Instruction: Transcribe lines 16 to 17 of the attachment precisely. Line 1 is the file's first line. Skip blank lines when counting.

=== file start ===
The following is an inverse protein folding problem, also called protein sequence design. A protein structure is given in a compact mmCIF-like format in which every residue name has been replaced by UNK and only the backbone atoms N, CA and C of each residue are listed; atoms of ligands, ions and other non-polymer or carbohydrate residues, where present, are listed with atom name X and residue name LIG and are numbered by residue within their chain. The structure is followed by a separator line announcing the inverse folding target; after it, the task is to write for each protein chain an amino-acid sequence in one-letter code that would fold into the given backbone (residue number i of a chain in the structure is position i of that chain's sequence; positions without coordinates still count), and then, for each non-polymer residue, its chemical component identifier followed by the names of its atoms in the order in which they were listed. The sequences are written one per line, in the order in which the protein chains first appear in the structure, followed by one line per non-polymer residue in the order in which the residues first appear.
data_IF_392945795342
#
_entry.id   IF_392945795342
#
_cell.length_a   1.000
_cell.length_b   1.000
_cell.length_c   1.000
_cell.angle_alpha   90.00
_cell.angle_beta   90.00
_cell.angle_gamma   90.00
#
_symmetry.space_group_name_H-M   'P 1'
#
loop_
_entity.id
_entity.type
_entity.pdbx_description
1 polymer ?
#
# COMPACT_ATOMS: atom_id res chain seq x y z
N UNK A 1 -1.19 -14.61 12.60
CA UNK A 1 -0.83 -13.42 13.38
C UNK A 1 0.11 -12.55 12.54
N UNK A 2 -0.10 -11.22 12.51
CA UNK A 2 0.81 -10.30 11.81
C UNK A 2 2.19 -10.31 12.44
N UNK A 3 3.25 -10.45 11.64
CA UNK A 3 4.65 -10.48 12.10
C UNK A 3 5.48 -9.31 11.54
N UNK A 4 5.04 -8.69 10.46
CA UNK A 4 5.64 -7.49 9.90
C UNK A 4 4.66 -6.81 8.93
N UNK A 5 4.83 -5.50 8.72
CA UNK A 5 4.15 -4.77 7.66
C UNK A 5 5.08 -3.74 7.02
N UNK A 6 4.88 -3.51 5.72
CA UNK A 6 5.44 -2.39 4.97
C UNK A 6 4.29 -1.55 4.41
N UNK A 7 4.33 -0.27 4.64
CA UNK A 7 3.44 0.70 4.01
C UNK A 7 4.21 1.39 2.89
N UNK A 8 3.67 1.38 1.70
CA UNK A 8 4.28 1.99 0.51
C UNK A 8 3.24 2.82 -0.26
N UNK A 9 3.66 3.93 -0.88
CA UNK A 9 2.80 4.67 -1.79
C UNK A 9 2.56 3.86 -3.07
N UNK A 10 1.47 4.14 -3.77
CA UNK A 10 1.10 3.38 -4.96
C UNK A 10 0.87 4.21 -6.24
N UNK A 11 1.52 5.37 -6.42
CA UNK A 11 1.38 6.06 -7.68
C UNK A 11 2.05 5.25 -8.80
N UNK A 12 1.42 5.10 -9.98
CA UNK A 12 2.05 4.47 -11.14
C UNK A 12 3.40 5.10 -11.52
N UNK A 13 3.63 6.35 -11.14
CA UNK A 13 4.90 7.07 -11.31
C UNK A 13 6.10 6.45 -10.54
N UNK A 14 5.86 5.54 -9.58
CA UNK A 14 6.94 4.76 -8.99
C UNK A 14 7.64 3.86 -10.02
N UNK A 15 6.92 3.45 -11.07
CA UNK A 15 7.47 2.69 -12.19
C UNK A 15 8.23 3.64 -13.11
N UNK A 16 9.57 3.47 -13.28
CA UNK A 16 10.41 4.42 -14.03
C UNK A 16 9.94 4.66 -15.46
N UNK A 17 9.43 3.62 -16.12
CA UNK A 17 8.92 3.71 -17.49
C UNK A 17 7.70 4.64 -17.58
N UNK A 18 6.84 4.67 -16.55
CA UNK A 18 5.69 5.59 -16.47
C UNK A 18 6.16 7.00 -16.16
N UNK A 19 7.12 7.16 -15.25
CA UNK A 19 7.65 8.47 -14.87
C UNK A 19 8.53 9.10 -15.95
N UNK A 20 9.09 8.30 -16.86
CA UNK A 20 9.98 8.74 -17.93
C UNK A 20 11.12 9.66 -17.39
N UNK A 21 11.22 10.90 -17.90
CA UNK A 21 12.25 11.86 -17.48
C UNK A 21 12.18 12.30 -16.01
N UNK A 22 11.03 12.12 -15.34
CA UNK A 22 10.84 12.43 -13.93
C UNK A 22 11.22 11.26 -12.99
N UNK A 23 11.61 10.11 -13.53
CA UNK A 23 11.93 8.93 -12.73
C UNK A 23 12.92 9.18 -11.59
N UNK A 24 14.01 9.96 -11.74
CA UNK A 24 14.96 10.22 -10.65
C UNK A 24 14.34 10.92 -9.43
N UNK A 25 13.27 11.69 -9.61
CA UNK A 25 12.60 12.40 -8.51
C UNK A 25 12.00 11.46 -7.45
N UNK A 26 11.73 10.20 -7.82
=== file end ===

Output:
_entity.id
_entity.type